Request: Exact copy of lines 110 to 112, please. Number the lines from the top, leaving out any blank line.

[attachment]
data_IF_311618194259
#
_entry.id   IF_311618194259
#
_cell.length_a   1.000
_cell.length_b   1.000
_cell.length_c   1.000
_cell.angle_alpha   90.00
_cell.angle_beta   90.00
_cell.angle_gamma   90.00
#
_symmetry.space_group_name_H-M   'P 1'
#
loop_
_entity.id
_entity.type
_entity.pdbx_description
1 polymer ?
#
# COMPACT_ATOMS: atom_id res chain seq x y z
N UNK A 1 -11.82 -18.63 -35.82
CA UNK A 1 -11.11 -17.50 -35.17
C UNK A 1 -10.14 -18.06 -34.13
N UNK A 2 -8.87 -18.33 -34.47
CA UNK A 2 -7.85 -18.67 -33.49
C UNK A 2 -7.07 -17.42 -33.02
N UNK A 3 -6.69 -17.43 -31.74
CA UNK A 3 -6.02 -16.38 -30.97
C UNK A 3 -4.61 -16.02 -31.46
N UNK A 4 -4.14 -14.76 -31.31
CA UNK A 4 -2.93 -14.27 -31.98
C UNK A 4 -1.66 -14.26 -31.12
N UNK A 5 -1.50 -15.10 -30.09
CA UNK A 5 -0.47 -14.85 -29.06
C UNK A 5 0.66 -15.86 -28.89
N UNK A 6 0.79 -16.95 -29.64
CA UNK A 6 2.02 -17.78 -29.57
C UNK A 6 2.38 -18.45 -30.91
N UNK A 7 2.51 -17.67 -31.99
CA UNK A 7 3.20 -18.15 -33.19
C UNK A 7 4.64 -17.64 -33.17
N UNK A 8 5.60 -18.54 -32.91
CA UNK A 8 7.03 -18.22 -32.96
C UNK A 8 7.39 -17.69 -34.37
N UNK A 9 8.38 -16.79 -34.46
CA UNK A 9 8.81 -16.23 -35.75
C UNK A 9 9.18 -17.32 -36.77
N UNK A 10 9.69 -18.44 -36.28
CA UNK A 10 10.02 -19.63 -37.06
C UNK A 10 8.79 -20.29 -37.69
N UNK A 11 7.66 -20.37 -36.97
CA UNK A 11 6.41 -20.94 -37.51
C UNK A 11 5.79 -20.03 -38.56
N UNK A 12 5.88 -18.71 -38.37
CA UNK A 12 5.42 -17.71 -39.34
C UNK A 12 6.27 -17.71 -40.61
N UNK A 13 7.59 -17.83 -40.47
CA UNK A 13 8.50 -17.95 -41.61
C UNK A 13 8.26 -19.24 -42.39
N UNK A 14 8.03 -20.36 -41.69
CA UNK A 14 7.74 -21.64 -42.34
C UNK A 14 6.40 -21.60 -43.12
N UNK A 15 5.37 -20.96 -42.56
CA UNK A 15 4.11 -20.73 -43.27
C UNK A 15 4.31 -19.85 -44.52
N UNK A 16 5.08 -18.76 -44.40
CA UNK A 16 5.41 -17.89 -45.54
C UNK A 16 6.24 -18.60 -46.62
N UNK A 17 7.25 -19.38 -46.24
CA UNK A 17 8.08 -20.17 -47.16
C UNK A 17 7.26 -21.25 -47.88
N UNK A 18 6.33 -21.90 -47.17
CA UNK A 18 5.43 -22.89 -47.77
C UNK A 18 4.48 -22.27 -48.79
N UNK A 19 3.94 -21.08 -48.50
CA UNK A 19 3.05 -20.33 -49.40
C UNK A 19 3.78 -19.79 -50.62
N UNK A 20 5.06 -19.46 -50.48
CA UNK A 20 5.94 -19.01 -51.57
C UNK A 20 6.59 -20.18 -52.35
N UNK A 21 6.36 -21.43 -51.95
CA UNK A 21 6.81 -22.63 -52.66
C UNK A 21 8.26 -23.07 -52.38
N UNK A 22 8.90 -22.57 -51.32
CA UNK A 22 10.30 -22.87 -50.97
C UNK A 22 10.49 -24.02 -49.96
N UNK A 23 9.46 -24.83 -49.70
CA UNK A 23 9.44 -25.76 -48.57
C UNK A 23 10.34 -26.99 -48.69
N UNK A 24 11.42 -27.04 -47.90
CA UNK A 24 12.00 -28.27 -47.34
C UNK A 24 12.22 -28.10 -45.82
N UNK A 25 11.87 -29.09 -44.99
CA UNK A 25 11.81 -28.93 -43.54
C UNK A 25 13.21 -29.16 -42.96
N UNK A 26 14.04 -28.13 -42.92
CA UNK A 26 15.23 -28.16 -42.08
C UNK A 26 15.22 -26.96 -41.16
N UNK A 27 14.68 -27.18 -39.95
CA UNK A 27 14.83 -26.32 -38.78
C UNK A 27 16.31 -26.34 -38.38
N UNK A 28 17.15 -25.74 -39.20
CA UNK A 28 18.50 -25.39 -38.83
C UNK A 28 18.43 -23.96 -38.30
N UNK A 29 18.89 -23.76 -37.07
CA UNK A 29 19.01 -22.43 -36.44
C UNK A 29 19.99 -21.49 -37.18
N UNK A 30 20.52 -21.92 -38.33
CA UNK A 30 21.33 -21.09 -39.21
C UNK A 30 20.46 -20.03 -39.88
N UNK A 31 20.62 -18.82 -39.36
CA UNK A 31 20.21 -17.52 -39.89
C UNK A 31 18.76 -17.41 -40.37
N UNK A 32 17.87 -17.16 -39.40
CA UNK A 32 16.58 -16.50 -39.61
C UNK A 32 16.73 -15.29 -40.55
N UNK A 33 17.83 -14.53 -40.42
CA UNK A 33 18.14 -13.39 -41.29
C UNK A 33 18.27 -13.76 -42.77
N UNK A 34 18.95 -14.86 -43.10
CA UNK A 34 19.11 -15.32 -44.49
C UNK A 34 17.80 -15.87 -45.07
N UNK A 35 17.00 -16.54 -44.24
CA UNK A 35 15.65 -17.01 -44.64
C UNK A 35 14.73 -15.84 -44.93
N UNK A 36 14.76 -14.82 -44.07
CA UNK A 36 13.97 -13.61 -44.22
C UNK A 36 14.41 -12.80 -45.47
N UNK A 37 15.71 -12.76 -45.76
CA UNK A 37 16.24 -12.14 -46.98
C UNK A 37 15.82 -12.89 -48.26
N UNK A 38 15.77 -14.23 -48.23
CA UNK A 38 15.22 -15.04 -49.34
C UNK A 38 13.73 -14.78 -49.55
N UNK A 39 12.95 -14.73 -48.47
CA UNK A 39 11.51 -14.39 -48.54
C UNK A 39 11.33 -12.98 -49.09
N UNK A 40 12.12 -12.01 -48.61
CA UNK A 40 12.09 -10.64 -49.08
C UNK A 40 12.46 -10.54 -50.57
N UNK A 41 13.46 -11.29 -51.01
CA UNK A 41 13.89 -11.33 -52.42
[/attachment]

C UNK A 30 20.46 -20.03 -39.88
N UNK A 31 20.62 -18.82 -39.36
CA UNK A 31 20.21 -17.52 -39.89